To create a variable arity function, we will make a small change to the syntax of lambda. We do not know how many arguments will be passed, so we cannot enumerate them and give each its own parameter name. Instead, we will give a single name, without (), to name a list that contains all of the arguments that are passed to the function.

Last session, we needed an average function to compute GPAs for a list of students. I gave that function to you in the session's code file:

    (define average
      (lambda numbers
        (/ (apply + numbers)
           (length numbers))))

Notice: There are no parentheses around the parameter numbers. We don't know how many arguments the caller will send, so we can't name them individually. Instead, we tell lambda to take all the arguments, however many, and put them in a list named numbers. The body of the function can then act on the list, whether it contains 2, 100, or even 0 items.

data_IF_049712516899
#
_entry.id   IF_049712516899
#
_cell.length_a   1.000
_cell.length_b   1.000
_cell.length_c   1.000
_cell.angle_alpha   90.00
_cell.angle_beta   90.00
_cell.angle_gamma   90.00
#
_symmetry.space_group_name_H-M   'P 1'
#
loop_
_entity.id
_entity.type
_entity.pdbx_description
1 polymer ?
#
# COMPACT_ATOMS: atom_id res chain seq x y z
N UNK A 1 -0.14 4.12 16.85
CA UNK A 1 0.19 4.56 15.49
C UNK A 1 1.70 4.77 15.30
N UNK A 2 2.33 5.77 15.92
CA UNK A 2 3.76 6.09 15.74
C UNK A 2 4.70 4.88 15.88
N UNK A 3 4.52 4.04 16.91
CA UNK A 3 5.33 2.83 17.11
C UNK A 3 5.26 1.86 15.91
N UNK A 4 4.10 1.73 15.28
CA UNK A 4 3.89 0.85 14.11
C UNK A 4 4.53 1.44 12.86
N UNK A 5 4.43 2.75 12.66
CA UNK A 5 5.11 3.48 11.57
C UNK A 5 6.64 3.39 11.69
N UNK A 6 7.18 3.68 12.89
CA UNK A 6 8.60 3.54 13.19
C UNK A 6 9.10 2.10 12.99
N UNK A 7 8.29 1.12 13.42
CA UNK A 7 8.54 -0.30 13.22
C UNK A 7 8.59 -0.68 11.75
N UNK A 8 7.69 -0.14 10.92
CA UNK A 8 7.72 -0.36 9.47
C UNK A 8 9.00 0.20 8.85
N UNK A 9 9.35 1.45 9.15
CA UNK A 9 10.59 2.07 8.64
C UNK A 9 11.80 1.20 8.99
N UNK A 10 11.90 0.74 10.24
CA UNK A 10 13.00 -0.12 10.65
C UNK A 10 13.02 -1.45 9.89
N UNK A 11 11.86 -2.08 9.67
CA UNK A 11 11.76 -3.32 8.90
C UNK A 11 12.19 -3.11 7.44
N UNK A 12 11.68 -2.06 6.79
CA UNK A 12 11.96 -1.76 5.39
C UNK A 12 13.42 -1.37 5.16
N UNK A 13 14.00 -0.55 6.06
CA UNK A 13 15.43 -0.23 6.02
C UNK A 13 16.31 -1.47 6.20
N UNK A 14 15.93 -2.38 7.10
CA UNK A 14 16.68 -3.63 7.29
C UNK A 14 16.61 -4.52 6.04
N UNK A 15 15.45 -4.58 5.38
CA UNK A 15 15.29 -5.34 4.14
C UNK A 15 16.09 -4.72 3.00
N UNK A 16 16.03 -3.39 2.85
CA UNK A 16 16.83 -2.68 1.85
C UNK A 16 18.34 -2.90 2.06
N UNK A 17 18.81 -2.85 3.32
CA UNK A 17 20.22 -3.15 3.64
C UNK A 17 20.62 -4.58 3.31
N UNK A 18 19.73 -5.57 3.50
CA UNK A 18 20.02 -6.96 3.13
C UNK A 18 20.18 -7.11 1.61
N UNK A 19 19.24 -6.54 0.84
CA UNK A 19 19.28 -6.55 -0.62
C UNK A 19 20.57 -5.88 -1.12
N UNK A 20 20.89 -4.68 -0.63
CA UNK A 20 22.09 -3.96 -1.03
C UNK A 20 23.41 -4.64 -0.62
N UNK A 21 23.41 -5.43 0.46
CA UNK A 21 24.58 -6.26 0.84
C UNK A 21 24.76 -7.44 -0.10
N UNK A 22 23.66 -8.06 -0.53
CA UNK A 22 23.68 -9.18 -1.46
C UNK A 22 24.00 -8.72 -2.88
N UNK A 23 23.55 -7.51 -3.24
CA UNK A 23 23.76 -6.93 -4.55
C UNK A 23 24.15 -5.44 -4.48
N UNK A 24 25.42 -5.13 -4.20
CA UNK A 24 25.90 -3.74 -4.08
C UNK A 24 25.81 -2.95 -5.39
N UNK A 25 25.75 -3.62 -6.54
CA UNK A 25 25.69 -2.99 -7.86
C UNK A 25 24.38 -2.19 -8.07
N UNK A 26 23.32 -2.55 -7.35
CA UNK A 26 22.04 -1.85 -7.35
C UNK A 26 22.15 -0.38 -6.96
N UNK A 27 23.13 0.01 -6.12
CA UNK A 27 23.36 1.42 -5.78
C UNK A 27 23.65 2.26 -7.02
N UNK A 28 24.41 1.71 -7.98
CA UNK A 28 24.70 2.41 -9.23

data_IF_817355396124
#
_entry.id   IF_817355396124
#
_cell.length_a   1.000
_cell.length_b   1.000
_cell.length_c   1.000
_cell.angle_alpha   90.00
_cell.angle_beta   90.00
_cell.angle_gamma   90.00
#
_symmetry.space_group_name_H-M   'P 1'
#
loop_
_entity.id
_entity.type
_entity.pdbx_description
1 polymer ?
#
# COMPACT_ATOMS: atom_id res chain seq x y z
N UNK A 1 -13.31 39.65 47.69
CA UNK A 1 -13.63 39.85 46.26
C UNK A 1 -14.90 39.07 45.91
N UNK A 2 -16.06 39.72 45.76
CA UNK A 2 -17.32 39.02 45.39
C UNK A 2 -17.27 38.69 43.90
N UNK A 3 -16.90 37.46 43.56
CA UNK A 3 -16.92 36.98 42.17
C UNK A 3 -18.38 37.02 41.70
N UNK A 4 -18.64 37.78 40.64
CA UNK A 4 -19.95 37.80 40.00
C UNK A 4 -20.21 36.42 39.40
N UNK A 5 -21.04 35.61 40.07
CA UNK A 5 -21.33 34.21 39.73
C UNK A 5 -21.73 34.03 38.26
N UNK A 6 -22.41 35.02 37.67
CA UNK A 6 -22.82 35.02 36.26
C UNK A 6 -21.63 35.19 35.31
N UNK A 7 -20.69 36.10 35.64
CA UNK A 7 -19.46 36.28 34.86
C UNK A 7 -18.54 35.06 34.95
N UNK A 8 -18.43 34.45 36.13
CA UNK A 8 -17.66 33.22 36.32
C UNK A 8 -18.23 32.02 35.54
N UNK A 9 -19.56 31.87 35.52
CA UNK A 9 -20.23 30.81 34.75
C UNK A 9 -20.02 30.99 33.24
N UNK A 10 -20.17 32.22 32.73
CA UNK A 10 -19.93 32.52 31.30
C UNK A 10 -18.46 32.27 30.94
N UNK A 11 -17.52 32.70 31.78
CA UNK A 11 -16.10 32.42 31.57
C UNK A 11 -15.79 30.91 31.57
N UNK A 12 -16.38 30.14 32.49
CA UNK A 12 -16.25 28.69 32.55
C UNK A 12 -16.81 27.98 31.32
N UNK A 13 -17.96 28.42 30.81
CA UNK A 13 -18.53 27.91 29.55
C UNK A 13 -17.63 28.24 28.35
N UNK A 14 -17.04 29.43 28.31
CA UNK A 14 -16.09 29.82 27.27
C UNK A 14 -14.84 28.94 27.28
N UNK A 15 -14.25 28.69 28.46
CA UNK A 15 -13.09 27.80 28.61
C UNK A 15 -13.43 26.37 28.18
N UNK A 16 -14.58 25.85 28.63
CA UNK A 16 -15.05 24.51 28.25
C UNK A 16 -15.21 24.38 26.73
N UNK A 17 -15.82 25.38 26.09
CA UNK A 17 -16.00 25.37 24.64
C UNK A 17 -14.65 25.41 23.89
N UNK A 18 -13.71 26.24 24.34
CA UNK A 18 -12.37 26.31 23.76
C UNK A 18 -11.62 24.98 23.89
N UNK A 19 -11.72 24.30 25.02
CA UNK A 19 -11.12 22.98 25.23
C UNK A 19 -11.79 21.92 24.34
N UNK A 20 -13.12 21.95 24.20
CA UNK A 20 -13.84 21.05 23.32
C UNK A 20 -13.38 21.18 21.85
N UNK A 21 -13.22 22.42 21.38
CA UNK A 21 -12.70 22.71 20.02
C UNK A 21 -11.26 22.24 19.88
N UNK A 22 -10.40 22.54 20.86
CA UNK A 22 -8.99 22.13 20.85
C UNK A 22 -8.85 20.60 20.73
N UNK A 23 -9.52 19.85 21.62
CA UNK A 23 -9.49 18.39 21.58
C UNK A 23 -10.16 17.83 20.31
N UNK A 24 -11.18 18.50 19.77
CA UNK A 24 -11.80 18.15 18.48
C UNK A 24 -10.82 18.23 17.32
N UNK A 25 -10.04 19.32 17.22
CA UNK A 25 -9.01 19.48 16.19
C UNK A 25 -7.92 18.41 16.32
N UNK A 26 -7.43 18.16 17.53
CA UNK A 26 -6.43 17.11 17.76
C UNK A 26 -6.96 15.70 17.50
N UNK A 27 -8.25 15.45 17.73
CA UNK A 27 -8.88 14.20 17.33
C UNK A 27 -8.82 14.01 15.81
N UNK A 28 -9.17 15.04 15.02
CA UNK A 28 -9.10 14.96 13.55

In this case, we can write the body of average function using existing Racket functions, including the variable-arity + function and the higher-order apply function.

If we aren't so lucky, we will have to write a recursive function so that it can process the list of values one by one. Next week, we will begin to discuss techniques for processing lists and other data types recursively. After you learn those techniques, implementing a variable-arity function like + will seem straightforward.

Quick Tidbit: Did you know that you can create variable arity functions in Python and C, too? Take a look at a simple Python example and a simple C++ example, both of which accept any number of arguments.

Wrap Up

Eugene Wallingford ..... ..... January 25, 2018